Science is always learning! Researchers originally identified just nine hallmarks of aging. But more recently, three new hallmarks of aging have been classified and published in the latest version of Cell’s landmark paper, “Hallmarks of Aging”.The original 9 hallmarks:1. Genomic Instability: As we age, numerous factors can damage our DNA. The more damage our DNA accumulates over time, the higher our chances are of developing age-related disease and signs of accelerated aging.2. Telomere Attrition: Telomeres, the compound structures at the end of each of our chromosomes, shorten as we age. The shorter our telomeres get, the harder it is for our cells to multiply–making it more difficult for our tissues to regenerate and repair themselves. This compromised cell proliferation can lead to a number of age-related diseases.3. Epigenetic Alterations: Throughout the course of our lives, our DNA can be chemically modified by both internal and external factors – for example, by the foods we eat or by UV exposure. These superficial DNA modifications determine which of our genes will be expressed or not expressed. As our DNA accumulates alterations with age, we’re more likely to see the activation of genes linked to inflammation and aging.4. Loss of Proteostasis: Proteostasis maintains proper folding, degradation, trafficking, and biogenesis of proteins in our cells. As we age, proteostasis diminishes, which means our bodies start to create misfolded proteins. As these proteins accumulate in the body with time, they can lead to many issues, including chronic inflammation.5. Deregulated Nutrient-Sensing: Metabolic activity, while essential to life, puts stress on our cells. To prevent this, our cells have nutrient sensing pathways that make sure they’re taking in the right amount of nutrition–enough to sustain life, but not too much to stress the system. As we age, these nutrient-sensing pathways deregulate. This is thought to be a primary factor behind age-related metabolic diseases like diabetes and obesity.6. Mitochondrial Dysfunction: Known as the “powerhouse of the cell,” mitochondria keep our cells healthy and functioning. As we age, our chance of mitochondrial dysfunction increases, thereby speeding the rate of apoptosis – cell death.7. Cellular Senescence: Senescent cells are cells at the end of their life cycle that can no longer divide. When we’re young and healthy, our bodies naturally clear these cells away. But as we age, our bodies become less efficient at removing senescent cells. This leads to an accumulation of senescent cells that has been shown to increase inflammation and contribute to a number of chronic diseases.8. Stem Cell Exhaustion: Stem cells are the vital source from which all of our cells emerge. As we age, the activity of our stem cells slowly decreases. This occurs for a number of reasons; for example, pro-inflammatory signals secreted by senescent cells reduce stem cell activity. This, in turn, makes it harder for our tissues to regenerate in the same way that they do when we are young.9. Altered Intercellular Communication: Cells are constantly communicating with one another to properly function. As we age, the signaling pathways our cells use to communicate can become disrupted. Without proper communication between cells, various forms of damage can occur.The additional three hallmarks:10. Chronic Inflammation: As we age, inflammation increases throughout our bodies in a process called inflammaging. This inflammation is a result of multiple derangements caused by other hallmarks and can be observed by measuring concentrations of inflammatory cytokines and biomarkers like CRP.¹² Over time, this inflammation can have systemic manifestations, including arteriosclerosis, neuroinflammation, and osteoarthritis.11. Disabled Macroautophagy: Autophagy is the process by which our cells clean themselves. When this process is disrupted, cells can experience a build-up of waste, reduced elimination of pathogens, and enhanced inflammation. There is strong evidence that decreased autophagy is relevant to aging and age-related diseases like metabolic disorders and cancer.12. Dysbiosis: Disruption in our gut bacteria can result in dysbiosis and contributes to a variety of conditions, such as obesity, type 2 diabetes, ulcerative colitis, neurological disorders, and cancer. While bacterial diversity is established during childhood and remains relatively stable in adulthood, it undergoes gradual changes during aging, leading to an overall decrease in ecological diversity.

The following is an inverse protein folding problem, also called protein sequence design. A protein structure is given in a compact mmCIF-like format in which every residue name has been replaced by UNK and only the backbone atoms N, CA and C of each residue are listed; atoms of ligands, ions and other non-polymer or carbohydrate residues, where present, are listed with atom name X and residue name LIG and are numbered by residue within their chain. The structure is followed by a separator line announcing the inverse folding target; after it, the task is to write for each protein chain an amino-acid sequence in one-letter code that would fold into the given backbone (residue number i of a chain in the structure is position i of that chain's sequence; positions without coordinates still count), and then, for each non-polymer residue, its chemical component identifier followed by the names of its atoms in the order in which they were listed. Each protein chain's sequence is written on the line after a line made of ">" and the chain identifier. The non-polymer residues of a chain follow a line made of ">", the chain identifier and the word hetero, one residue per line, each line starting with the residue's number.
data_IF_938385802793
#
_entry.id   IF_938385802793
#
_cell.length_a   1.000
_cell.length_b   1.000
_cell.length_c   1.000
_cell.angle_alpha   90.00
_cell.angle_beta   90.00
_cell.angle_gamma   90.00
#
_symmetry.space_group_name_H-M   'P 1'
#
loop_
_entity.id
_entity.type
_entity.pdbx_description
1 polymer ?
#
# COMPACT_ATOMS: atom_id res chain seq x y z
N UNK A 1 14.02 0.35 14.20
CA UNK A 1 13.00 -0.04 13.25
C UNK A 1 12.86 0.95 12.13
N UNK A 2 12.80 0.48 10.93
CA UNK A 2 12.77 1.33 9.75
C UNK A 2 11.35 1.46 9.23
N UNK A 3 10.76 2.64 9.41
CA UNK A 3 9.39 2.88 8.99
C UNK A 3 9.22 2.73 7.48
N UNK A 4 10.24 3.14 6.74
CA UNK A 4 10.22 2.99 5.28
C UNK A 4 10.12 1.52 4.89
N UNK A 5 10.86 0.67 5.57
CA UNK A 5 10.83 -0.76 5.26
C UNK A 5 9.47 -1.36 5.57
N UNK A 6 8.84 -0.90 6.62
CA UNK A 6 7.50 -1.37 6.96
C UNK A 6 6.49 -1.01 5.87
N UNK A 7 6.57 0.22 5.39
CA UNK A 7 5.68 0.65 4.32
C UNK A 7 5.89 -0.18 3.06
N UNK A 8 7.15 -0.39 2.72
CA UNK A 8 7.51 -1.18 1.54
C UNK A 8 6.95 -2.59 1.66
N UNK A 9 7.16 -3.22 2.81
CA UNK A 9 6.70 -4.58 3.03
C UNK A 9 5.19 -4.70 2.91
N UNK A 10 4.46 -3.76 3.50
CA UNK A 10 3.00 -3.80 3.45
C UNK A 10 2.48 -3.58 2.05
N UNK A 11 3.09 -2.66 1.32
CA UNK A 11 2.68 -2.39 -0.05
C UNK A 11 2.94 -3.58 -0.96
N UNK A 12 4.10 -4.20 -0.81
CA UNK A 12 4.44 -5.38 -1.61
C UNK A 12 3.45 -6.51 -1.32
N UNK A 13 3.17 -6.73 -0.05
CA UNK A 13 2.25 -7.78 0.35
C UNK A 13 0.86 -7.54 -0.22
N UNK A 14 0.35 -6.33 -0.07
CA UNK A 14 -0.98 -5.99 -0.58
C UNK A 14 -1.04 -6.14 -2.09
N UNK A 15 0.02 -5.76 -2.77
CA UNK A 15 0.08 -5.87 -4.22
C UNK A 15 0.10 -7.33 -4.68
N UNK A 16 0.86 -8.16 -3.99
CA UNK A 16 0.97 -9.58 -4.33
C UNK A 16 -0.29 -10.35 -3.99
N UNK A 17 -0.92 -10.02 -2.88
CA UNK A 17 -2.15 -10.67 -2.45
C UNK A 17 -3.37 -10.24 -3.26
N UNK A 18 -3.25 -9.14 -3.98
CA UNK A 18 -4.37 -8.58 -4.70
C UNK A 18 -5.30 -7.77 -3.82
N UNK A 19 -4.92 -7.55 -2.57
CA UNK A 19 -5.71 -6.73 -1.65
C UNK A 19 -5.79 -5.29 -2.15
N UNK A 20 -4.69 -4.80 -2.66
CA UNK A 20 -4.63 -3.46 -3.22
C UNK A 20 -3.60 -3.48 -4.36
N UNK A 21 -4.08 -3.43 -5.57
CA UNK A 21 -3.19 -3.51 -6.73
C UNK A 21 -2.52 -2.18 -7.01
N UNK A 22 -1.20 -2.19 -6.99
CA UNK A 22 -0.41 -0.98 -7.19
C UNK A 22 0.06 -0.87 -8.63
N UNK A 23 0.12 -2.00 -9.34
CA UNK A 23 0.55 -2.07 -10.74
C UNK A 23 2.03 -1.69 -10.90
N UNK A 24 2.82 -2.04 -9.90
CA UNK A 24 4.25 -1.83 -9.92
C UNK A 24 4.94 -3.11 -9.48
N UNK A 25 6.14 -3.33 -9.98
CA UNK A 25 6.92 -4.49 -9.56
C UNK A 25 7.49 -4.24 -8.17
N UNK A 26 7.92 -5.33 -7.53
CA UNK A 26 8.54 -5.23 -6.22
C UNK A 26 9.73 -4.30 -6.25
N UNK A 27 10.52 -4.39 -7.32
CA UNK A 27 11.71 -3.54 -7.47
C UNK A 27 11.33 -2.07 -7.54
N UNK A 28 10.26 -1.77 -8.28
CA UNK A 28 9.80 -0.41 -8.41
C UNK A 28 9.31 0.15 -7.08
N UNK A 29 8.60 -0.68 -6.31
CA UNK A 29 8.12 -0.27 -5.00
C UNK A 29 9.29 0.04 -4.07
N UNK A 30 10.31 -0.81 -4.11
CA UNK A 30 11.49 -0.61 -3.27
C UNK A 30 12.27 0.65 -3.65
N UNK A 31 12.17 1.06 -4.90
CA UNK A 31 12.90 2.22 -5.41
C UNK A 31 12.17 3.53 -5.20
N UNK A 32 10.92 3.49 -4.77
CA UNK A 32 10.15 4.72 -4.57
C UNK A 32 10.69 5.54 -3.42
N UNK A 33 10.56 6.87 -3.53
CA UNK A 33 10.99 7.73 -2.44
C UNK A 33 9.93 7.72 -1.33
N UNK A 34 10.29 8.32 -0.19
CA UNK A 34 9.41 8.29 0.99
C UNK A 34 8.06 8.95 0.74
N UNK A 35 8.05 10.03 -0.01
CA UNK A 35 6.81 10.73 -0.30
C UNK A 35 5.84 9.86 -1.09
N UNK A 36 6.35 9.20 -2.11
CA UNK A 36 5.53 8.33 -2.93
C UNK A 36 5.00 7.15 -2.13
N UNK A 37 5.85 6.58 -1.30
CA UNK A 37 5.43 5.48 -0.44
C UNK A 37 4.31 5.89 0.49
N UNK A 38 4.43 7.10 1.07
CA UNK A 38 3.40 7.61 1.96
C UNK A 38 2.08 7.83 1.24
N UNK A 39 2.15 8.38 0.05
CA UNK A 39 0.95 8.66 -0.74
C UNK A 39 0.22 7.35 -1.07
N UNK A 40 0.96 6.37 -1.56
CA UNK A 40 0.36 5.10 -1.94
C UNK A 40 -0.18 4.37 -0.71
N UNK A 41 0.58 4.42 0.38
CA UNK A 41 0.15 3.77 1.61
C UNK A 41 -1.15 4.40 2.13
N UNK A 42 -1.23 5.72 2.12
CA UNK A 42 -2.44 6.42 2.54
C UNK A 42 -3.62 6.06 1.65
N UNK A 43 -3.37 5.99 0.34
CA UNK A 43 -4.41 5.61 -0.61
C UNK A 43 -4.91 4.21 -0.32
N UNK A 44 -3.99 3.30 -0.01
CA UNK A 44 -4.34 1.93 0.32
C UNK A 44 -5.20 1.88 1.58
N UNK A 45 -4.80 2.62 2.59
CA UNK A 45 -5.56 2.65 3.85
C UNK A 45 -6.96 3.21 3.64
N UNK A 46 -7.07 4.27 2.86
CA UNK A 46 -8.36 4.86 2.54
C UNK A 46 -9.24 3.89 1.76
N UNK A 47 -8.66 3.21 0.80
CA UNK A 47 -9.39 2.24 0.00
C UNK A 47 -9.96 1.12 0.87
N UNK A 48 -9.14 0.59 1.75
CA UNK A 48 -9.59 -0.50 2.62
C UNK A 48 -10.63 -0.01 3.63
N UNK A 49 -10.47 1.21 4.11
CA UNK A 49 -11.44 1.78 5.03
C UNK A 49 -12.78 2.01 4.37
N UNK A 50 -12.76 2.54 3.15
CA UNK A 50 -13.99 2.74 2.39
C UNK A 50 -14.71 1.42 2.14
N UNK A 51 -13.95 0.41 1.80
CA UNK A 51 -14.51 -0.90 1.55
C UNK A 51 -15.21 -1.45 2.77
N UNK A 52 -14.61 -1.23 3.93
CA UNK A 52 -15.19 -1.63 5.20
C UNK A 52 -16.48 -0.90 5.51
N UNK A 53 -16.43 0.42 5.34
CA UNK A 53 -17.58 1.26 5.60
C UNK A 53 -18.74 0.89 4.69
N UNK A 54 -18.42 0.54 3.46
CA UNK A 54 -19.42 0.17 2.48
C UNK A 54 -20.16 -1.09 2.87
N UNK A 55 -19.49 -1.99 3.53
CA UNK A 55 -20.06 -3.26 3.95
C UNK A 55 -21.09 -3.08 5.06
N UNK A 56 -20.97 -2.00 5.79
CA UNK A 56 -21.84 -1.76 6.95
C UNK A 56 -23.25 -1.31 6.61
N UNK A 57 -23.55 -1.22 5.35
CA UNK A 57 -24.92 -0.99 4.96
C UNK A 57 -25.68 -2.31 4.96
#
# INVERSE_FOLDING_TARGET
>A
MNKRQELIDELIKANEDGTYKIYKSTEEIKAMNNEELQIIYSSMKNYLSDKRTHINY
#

03

The Twelve Hallmarks of Aging